The Wampanoag Tribe of Gay Head (Aquinnah) yesterday announced its intention to file a lawsuit against Gov. Deval Patrick, and possibly also the town of Aquinnah, to protect its right to build a casino in southeastern Massachusetts and on the Vineyard.

Scott Crowell, a Washington state attorney who represents the Vineyard Wampanoags, said yesterday the tribe will file a lawsuit on Sept. 3 in federal district court.

“The primary claim will be the failure to negotiate a compact with the tribe for existing trust lands on Martha’s Vineyard,” Mr. Crowell said by telephone yesterday. “We will most likely pursue additional claims . . . that include our ability to game on the mainland as well.”

The announcement came on the same day Governor Patrick signed a preliminary gaming compact with the Mashpee Wampanoags, who are working on plans for a $500 million casino and resort in Taunton. The Mashpees have been running ahead of the Aquinnah Wampanoags at every turn since the state legislature cleared the way last year for at least one casino license to be issued for a federally recognized Indian tribe in the state. The Mashpees won solid backing from voters in Taunton for their facility this spring, while the Aquinnah tribe lost badly in a nonbinding referendum votes in Freetown and Lakeville for a casino on land they want to buy spanning the two towns. And now Governor Patrick, who has refused to negotiate with the Vineyard tribe, has signed a draft compact with the Mashpees.

“Although the Aquinnah tribe congratulates its Mashpee cousins for reaching this threshold, it is unfortunate that the compact appears to wring unjust and burdensome concessions from the Mashpees that are highly unlikely to pass muster under the federal Indian Gaming Regulatory Act (IGRA),” said Cheryl Andrews-Maltais, chairman of the Vineyard tribe, in a statement yesterday.

The federal Indian gaming act is at the center of the Vineyard tribe’s dispute with the state over its rights. Governor Patrick believes the Vineyard Wampanoags waived their sovereignty in a 1983 land claims settlement they signed. But the tribe said IGRA trumps that agreement.

The issue is expected to be decided in court.

“Our interpretation of the law is we don’t need his permission [to pursue Class II or Class III gaming],” Mr. Crowell said yesterday, referring to Governor Patrick and his administration. “His interpretation of the law is we’re subject to the laws of the state of Massachusetts and cannot move forward in either . . .”

He added: “The town has issued a legal opinion suggesting the tribe cannot move forward with a Class II or Class III facility . . . if the town plans to stop the tribe then it will [probably] be included in the lawsuit as well.”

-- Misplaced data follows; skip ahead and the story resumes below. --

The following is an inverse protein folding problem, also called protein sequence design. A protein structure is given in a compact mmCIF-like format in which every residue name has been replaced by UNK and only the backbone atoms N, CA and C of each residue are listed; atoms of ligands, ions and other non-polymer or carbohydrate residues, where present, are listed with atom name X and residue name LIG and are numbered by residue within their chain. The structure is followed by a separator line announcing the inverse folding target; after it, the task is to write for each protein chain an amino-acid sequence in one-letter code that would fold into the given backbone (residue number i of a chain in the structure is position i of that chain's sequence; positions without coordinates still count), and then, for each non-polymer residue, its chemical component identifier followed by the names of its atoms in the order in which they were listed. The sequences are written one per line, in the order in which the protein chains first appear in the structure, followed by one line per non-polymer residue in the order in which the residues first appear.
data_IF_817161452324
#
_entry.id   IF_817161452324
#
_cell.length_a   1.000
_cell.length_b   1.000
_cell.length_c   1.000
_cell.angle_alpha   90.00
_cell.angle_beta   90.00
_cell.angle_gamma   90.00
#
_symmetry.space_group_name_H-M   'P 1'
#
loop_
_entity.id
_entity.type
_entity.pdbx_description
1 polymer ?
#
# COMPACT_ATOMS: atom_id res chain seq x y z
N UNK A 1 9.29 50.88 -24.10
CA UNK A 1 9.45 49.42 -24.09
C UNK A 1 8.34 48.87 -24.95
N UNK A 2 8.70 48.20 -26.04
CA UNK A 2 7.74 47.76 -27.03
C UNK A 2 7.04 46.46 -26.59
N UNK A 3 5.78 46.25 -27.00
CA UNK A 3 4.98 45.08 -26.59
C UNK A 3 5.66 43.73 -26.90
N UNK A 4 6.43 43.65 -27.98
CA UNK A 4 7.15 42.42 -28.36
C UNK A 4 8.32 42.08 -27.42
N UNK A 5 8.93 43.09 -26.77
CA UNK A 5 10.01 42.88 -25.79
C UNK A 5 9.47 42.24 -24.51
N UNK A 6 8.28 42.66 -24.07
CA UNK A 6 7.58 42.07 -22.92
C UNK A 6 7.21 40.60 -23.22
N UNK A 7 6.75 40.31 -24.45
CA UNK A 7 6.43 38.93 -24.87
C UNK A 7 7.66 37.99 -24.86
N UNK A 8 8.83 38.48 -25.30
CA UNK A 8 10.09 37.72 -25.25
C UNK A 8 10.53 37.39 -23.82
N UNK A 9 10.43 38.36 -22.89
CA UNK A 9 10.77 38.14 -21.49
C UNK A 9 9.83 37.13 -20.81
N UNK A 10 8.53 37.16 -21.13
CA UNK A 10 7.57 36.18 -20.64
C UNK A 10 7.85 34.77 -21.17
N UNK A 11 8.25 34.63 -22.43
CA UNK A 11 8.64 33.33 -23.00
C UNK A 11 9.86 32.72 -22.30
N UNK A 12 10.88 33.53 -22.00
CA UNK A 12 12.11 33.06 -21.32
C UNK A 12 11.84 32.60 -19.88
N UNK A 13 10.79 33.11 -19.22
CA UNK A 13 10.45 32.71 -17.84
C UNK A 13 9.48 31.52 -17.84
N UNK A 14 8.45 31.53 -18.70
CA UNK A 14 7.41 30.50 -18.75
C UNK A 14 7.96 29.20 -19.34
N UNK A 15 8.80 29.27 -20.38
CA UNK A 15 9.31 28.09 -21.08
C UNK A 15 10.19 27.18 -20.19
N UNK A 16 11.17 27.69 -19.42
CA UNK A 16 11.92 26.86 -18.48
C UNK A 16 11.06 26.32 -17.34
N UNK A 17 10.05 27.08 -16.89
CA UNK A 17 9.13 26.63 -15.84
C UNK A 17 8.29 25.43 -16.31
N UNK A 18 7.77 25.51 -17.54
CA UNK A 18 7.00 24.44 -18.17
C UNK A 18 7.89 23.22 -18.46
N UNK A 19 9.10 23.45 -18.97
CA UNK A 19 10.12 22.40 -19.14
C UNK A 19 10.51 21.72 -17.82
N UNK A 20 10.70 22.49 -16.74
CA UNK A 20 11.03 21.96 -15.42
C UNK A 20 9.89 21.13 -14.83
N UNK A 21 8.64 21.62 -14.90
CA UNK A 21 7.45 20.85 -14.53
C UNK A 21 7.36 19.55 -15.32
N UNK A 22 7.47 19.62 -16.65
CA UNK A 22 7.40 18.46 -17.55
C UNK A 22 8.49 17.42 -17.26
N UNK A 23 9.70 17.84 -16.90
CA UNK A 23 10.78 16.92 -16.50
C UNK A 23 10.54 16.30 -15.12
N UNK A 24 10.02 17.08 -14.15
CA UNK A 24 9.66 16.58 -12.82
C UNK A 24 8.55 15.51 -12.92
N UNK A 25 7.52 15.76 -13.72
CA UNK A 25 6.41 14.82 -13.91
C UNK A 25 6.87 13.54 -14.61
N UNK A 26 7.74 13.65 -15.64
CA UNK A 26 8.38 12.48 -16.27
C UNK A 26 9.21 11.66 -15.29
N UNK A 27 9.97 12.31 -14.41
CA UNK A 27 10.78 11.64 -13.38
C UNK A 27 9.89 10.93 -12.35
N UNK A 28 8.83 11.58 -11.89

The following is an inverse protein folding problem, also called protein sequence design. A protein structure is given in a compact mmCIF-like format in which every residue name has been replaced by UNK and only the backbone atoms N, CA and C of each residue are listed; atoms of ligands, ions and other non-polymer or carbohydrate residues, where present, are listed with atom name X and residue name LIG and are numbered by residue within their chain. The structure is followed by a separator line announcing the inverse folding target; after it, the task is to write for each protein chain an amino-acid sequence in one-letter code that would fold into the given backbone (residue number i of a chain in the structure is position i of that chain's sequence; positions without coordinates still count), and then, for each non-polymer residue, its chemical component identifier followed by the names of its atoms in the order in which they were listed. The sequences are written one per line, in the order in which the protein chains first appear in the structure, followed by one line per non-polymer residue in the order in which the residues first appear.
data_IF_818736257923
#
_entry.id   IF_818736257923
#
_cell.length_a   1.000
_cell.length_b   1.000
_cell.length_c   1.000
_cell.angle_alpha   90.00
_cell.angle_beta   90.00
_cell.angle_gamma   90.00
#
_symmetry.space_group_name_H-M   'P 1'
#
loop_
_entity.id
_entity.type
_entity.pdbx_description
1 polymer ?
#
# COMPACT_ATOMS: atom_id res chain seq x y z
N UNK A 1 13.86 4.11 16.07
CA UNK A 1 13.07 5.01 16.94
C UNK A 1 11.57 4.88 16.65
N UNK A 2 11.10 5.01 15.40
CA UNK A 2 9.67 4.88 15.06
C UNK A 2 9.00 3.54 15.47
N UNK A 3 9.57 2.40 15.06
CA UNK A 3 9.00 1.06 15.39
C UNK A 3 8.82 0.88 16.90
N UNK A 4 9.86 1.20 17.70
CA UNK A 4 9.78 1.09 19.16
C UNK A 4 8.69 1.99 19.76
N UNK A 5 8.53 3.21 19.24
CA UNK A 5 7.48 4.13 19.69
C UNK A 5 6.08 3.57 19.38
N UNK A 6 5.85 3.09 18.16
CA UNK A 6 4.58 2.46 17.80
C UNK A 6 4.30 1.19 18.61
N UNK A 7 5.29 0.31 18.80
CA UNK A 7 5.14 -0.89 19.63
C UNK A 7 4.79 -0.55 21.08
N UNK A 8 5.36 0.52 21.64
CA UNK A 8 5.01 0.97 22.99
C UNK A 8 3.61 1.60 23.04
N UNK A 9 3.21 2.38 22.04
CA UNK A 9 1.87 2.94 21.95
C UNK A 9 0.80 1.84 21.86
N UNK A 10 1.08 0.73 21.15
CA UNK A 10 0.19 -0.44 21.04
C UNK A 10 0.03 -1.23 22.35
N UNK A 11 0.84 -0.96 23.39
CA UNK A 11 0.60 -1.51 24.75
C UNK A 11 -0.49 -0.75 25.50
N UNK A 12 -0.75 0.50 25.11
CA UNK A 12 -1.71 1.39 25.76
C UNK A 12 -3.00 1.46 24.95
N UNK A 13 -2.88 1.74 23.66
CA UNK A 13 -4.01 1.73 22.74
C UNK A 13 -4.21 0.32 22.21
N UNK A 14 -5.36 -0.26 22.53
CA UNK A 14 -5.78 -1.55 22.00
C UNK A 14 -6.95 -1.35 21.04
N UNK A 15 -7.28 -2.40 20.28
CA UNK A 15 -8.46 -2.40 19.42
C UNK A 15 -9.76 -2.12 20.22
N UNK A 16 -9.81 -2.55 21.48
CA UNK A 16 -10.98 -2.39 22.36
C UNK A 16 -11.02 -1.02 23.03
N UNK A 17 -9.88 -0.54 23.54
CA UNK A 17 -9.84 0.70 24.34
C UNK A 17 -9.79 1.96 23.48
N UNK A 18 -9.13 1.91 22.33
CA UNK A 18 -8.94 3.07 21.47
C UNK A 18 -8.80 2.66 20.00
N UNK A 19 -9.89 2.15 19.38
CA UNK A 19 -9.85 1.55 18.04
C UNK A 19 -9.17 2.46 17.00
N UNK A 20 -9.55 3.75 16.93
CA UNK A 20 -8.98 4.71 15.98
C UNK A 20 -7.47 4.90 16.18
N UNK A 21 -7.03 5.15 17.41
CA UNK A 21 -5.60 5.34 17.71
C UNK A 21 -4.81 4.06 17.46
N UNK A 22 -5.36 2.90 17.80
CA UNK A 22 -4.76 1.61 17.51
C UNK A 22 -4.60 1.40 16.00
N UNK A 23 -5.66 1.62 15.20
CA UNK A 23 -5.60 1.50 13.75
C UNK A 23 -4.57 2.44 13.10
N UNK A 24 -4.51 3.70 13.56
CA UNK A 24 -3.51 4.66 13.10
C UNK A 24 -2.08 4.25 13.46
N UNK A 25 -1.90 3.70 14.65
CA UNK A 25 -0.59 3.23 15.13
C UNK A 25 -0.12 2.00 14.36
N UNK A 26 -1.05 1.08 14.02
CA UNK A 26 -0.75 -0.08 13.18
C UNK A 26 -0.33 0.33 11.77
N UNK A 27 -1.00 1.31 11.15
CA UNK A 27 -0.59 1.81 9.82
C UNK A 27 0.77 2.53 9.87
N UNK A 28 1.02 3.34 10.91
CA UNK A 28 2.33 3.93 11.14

Mr. Crowell is a partner at a tribal advocacy firm based in Spokane, Wa.

The compact with the Mashpees still must be approved by the Mashpee tribal council, the state legislature and the U.S. Department of the Interior. There is a July 31 deadline for approval from the legislature. Among other things, the compact calls for allocating of 21.5 per cent of gross gaming revenues to the state over 15 years.

Mr. Crowell said the revenue allocation plan would violate federal law. “It is therefore difficult for me to see the basis of why the U.S. Department of Interior would approve such a compact,” he said.

In her statement, Mrs. Andrews-Maltais sharply criticized the governor for flouting the law. “Governor Patrick has clearly approached the expansion of gaming based on what he thinks he can get away with and not what the law compels him to do,” she wrote. “The Governor has now placed the Mashpees between a rock and a hard place as they now have to convince the Department of the Interior to approve a compact that contravenes federal law.”

Mrs. Andrews-Maltais also said the Aquinnah tribe’s gaming rights are protected under federal law.

“The express purpose of IGRA is to promote tribal self-sufficiency and strong tribal governments. Tribal gaming is intended to enable tribal governments to fund the programs they need to serve their membership and steward their lands. Hundreds of examples around the country demonstrate that strong tribal governments become great neighbors, employ thousands of non-Indians, contract with local vendors and generate millions in employment and sales tax revenue, all without directly taxing tribal gaming revenue,” she wrote.

She continued: “Perhaps it is just as well that Governor Patrick refused to negotiate with Aquinnah because Aquinnah would not, indeed could not, agree to many of the provisions in the compact.”

In April, the tribe announced plans to bring a Class II gambling facility to Aquinnah in the form of a high stakes bingo hall at its unfinished community center. The tribe said then it would sue in federal court to protect its rights, countering an opinion by Aquinnah town counsel Ronald H. Rappaport who said the tribe could not have a casino on land it owns in Aquinnah.

The community center is still unfinished, but in June the tribe began to take steps to finish the building and convert it to a Class II gaming facility. The tribe applied for an electrical permit with the town in early June but has not applied for a certificate of occupancy. There has been no activity on the application since then.

Much of the construction for the community center was funded by federal Housing and Urban Development community development block grant funds. If the tribe goes ahead with plans to convert the community center to a bingo hall, it would have to repay the government some $1.1 million in grant money used to build the facility.